Romano told the press conference, “This [$700 million EAF] demonstrates that Algoma is healthy again […] that our economy can become healthy again and as our economy in Sault Ste. Marie and across all of Northern Ontario becomes healthy again, so too can our communities have a chance at becoming healthy again.”
Romano said other provincial government “investments” in Algoma Steel in 2018 to rescue it from bankruptcy protection allowed the private owners legally to walk away from paying down steelworkers’ pension plans. Additionally in 2019, they received a $60 million government payment, which according to Romano “led to the conditions that made this newest project possible.” Other payments to the company are for the use of government money and facilities to teach workers the skills they will need to operate the EAF means of production.
These government payments and the legal manoeuvring under Companies’ Creditors Arrangement Act (CCAA) bankruptcy protection since 1993 have not solved problems or prevented recurring economic crises in Sault Ste. Marie and throughout Northern Ontario. They have allowed the rich to “walk away” with their pockets full and relieve them of their obligations to workers, pensioners, local suppliers and even certain investors who lost much during CCAA bankruptcy.
Mike Da Prat, President of United Steelworkers Local 2251, spoke to the situation after hearing of the government payment allowing Algoma Steel to convert to EAF steelmaking. He said steelworkers had not been consulted or even informed of the decision, while they will be the ones most directly affected in terms of necessary training, possible loss of employment and other factors during the transition.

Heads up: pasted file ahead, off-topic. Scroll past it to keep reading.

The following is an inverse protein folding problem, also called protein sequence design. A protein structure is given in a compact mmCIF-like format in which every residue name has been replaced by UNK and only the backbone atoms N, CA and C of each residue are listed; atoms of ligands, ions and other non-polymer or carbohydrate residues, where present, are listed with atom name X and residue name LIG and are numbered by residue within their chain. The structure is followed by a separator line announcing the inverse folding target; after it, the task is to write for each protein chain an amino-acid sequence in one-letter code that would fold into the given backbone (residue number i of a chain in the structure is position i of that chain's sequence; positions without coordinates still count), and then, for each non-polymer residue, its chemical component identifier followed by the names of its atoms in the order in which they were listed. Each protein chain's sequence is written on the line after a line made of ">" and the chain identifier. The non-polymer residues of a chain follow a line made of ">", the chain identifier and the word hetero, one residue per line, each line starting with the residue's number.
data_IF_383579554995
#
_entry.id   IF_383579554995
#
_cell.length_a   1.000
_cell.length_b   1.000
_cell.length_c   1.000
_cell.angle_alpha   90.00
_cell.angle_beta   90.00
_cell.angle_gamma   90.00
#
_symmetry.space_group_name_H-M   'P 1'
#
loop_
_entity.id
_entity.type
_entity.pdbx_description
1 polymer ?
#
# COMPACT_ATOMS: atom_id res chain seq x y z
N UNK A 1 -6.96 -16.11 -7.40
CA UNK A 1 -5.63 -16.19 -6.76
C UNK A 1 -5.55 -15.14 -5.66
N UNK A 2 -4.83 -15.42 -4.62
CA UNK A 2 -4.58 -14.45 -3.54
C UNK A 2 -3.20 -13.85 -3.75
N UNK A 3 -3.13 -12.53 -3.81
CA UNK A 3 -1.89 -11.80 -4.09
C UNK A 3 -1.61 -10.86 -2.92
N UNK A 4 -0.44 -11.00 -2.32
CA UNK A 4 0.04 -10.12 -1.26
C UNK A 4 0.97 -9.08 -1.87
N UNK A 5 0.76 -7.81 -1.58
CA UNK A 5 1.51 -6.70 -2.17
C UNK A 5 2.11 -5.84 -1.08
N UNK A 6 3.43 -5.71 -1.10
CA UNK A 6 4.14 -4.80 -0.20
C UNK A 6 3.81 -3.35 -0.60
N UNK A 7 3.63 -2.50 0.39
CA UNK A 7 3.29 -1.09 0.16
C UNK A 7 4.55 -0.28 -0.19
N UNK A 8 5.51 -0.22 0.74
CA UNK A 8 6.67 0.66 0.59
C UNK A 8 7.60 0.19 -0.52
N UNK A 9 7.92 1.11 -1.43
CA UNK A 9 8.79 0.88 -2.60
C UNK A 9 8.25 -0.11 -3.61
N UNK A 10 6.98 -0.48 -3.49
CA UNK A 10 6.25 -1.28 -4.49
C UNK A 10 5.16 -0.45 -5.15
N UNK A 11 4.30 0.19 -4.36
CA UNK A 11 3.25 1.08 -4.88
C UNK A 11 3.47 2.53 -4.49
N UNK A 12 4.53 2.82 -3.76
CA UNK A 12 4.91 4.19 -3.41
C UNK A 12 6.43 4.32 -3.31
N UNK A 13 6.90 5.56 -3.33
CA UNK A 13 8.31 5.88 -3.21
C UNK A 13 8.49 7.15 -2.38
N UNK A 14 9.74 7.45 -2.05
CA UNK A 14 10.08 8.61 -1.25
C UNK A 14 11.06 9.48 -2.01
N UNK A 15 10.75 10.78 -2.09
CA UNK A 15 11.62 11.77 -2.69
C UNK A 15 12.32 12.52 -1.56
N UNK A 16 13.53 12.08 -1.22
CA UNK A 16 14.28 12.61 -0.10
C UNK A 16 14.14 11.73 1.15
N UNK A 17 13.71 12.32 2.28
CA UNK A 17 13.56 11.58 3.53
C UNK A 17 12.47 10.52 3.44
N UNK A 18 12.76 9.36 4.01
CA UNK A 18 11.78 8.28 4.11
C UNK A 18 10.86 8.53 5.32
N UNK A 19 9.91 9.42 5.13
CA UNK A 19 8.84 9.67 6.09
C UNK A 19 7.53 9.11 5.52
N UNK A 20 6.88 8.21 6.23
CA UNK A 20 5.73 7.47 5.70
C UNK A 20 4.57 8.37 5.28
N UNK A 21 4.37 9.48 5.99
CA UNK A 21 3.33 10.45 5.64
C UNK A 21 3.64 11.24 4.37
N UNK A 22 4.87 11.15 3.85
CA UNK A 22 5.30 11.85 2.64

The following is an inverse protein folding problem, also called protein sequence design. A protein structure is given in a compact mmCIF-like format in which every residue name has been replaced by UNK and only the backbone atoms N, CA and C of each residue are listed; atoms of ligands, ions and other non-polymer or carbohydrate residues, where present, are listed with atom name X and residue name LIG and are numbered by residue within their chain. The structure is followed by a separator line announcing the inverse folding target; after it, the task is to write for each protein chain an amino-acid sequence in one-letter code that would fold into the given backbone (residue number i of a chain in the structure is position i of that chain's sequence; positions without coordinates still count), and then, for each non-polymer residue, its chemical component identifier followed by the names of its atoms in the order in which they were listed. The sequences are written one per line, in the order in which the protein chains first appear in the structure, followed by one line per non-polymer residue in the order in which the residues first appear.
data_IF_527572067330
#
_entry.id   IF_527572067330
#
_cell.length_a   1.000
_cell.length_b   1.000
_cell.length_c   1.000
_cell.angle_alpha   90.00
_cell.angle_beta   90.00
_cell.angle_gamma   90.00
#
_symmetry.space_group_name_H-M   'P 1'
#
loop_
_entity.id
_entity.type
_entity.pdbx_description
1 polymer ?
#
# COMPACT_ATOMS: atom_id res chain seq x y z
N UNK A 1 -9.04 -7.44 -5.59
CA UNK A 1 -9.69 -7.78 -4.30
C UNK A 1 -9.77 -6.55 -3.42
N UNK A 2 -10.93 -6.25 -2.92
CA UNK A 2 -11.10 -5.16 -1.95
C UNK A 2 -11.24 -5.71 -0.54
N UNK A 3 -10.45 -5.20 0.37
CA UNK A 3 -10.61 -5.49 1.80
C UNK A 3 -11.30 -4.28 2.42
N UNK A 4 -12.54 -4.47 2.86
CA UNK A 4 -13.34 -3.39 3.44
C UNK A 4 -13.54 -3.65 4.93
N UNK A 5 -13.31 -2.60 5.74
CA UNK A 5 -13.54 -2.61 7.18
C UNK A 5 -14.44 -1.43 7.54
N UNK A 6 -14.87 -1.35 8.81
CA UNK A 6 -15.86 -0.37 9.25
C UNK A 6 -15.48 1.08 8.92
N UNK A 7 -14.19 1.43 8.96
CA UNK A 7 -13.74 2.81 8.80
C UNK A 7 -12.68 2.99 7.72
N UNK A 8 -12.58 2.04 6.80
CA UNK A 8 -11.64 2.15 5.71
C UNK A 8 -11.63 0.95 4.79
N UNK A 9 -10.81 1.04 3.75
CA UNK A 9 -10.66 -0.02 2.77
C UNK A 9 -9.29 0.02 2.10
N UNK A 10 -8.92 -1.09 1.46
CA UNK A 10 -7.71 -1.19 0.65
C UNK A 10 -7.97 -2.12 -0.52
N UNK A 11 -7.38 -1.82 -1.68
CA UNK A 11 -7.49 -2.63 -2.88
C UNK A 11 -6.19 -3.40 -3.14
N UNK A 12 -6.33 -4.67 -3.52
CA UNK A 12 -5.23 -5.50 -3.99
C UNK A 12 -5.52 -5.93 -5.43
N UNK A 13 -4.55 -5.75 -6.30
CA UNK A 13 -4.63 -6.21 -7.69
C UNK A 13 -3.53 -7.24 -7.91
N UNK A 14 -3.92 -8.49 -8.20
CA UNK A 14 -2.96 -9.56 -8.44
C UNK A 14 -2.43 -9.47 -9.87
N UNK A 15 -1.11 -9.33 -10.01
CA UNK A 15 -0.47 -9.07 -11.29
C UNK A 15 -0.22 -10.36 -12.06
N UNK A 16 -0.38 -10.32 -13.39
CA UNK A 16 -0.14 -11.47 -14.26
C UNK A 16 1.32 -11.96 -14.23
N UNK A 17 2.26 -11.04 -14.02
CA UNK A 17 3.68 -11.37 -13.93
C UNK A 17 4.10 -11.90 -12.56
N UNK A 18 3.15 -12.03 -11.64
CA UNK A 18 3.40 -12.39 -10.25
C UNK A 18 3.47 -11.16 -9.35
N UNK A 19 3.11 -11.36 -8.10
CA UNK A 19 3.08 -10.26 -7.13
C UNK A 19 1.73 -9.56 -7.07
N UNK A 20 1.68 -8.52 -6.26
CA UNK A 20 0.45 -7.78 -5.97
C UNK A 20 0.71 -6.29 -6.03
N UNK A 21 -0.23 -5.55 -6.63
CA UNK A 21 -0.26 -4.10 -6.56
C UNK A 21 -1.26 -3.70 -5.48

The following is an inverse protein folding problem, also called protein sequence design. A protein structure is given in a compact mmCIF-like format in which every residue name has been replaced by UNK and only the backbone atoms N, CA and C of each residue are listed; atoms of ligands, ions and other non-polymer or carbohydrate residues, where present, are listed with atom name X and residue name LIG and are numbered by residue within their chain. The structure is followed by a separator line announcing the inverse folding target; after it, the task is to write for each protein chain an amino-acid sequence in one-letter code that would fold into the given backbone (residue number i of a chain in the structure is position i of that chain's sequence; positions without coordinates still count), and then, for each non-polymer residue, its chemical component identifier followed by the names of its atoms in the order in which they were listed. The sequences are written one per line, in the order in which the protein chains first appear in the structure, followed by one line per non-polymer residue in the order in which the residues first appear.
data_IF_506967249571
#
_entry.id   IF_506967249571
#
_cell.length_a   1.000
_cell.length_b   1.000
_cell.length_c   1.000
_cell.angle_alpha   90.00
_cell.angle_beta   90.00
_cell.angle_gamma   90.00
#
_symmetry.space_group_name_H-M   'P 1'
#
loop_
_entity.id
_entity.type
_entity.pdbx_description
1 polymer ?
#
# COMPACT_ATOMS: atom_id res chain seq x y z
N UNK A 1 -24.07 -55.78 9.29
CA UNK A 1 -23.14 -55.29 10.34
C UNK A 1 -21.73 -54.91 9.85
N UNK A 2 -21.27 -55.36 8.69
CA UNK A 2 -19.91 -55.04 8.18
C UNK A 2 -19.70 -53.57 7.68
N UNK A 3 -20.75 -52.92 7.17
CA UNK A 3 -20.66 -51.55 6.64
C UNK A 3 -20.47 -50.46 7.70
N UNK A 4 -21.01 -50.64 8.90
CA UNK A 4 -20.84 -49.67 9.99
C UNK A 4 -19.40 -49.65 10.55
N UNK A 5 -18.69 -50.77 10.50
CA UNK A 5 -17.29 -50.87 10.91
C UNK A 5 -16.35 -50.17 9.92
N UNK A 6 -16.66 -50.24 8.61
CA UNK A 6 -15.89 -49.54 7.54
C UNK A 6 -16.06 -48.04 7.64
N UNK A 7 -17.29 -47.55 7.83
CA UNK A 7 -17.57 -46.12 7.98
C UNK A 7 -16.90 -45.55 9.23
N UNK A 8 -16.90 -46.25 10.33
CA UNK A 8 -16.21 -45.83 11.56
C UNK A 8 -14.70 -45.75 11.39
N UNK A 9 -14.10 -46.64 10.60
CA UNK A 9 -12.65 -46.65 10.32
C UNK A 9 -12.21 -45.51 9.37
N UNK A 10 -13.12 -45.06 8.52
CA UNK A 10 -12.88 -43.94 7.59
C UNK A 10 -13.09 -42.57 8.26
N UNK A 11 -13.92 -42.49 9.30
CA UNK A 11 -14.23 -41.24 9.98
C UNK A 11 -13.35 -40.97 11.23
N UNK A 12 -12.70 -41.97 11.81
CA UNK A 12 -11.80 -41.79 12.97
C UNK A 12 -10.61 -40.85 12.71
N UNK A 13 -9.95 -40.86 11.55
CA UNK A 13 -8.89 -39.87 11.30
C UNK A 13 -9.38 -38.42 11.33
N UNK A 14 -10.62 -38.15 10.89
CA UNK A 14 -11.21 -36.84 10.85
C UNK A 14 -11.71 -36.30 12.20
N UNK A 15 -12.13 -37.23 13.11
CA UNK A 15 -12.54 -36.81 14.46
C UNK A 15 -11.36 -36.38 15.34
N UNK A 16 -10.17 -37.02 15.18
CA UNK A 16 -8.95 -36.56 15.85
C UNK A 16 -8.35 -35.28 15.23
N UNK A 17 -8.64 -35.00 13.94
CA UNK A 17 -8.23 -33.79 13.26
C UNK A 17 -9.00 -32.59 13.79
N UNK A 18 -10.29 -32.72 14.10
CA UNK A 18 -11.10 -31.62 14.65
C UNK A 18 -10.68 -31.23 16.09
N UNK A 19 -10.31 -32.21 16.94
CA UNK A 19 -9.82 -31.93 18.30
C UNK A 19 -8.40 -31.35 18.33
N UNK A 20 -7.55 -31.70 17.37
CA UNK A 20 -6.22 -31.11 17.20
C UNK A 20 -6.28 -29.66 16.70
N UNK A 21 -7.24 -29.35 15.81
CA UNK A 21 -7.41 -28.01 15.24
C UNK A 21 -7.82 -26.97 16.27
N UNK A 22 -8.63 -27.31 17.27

With regard to solving economic problems through CCAA and handing public funds to private interests, President Da Prat said, “At Algoma, we have been through three CCAAs. We were presented by management with decisions we were told were for long-term solutions to our problems. Whatever management says is for our benefit, it is not. They make big money, they accumulate debt, they do not pay down the pensions and then they can’t carry on. They can’t pay what they owe, they say. Then the reset takes place at the expense of workers and taxpayers, and then we go through it all again. They are telling us that this new project will be good for the long term. That is the exact same thing that they have told us each time.”
So long as workers do not exercise control over the direction of the economy, the global oligarchs will continue to disrupt people’s lives, enforcing their aim of maximum private profit for themselves, expropriating the bulk of the new value workers produce to be used anywhere in their global private empires, not to meet the claims and needs of those who live and work in the local communities or fund other important features of nation-building for the common good.
A new direction that solves the problems in the particular and general economy can be found by those who do the work and live from the economic value they create from their work and not from exploiting others. Elevating the position of the working class to one of control and decision-making would bring a new and dynamic quality and aim to the economy that would open the door to solving its problems.